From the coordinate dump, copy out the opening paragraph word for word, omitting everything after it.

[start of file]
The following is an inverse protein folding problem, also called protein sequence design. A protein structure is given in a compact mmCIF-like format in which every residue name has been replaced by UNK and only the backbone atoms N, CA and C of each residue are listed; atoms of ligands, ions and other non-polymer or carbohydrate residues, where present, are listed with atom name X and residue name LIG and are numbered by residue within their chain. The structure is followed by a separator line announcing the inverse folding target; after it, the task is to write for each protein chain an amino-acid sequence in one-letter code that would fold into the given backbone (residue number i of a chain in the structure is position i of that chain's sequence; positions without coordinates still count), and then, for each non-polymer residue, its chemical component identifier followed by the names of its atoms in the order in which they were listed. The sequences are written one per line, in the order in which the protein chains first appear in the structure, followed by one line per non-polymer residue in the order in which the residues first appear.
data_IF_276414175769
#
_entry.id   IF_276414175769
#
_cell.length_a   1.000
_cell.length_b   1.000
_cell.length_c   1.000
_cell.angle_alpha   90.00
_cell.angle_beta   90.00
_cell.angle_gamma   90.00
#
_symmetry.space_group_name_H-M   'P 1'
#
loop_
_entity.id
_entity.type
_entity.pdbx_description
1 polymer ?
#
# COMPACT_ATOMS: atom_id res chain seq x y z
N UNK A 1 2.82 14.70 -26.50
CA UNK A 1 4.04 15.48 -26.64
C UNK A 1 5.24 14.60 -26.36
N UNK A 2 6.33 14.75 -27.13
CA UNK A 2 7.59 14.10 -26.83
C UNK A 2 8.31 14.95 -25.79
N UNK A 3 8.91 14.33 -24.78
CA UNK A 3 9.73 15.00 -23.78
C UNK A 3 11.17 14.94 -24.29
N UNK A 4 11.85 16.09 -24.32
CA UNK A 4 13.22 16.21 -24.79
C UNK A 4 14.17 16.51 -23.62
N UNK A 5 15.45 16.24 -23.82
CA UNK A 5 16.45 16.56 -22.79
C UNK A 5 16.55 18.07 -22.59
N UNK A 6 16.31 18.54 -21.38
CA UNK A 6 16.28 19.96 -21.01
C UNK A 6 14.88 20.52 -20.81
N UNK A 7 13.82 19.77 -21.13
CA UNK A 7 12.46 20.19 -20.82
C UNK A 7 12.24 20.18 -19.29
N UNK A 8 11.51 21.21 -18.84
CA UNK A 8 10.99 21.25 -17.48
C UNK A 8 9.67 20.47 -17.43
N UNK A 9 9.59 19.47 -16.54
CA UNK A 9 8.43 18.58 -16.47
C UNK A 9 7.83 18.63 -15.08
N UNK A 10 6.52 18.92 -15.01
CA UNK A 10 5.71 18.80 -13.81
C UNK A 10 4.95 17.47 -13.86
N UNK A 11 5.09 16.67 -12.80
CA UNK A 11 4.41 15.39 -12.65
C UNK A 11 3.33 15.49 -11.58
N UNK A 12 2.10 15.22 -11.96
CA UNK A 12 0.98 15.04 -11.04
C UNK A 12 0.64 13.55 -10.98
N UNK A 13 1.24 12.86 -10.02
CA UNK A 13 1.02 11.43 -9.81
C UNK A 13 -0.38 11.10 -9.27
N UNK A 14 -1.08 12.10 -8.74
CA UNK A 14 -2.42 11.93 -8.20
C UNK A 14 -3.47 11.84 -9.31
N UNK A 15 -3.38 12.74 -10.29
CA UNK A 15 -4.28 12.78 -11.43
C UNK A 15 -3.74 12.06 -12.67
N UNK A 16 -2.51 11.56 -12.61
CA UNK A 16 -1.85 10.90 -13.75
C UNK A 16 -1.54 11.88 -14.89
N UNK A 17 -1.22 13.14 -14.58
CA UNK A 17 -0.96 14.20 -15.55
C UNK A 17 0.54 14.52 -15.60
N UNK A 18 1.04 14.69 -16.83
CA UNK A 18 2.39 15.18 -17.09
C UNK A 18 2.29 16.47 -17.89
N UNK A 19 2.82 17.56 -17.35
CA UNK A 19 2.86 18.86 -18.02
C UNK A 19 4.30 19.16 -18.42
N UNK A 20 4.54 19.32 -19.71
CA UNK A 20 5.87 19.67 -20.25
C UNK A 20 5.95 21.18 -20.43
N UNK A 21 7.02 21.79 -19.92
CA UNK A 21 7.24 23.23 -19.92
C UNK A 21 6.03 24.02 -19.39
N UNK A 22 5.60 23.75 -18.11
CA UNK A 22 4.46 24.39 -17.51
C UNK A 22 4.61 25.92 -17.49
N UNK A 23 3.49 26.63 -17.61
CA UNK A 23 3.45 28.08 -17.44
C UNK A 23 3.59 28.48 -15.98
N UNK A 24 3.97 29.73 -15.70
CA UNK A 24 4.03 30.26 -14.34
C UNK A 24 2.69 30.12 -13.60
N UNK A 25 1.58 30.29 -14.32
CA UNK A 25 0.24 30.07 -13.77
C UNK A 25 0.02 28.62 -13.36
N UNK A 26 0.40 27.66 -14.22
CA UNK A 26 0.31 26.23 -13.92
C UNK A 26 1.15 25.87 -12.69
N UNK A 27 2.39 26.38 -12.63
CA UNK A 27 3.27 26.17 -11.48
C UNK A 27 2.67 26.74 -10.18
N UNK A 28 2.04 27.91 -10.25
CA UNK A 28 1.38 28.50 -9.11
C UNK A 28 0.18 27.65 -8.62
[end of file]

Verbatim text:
The following is an inverse protein folding problem, also called protein sequence design. A protein structure is given in a compact mmCIF-like format in which every residue name has been replaced by UNK and only the backbone atoms N, CA and C of each residue are listed; atoms of ligands, ions and other non-polymer or carbohydrate residues, where present, are listed with atom name X and residue name LIG and are numbered by residue within their chain. The structure is followed by a separator line announcing the inverse folding target; after it, the task is to write for each protein chain an amino-acid sequence in one-letter code that would fold into the given backbone (residue number i of a chain in the structure is position i of that chain's sequence; positions without coordinates still count), and then, for each non-polymer residue, its chemical component identifier followed by the names of its atoms in the order in which they were listed. The sequences are written one per line, in the order in which the protein chains first appear in the structure, followed by one line per non-polymer residue in the order in which the residues first appear.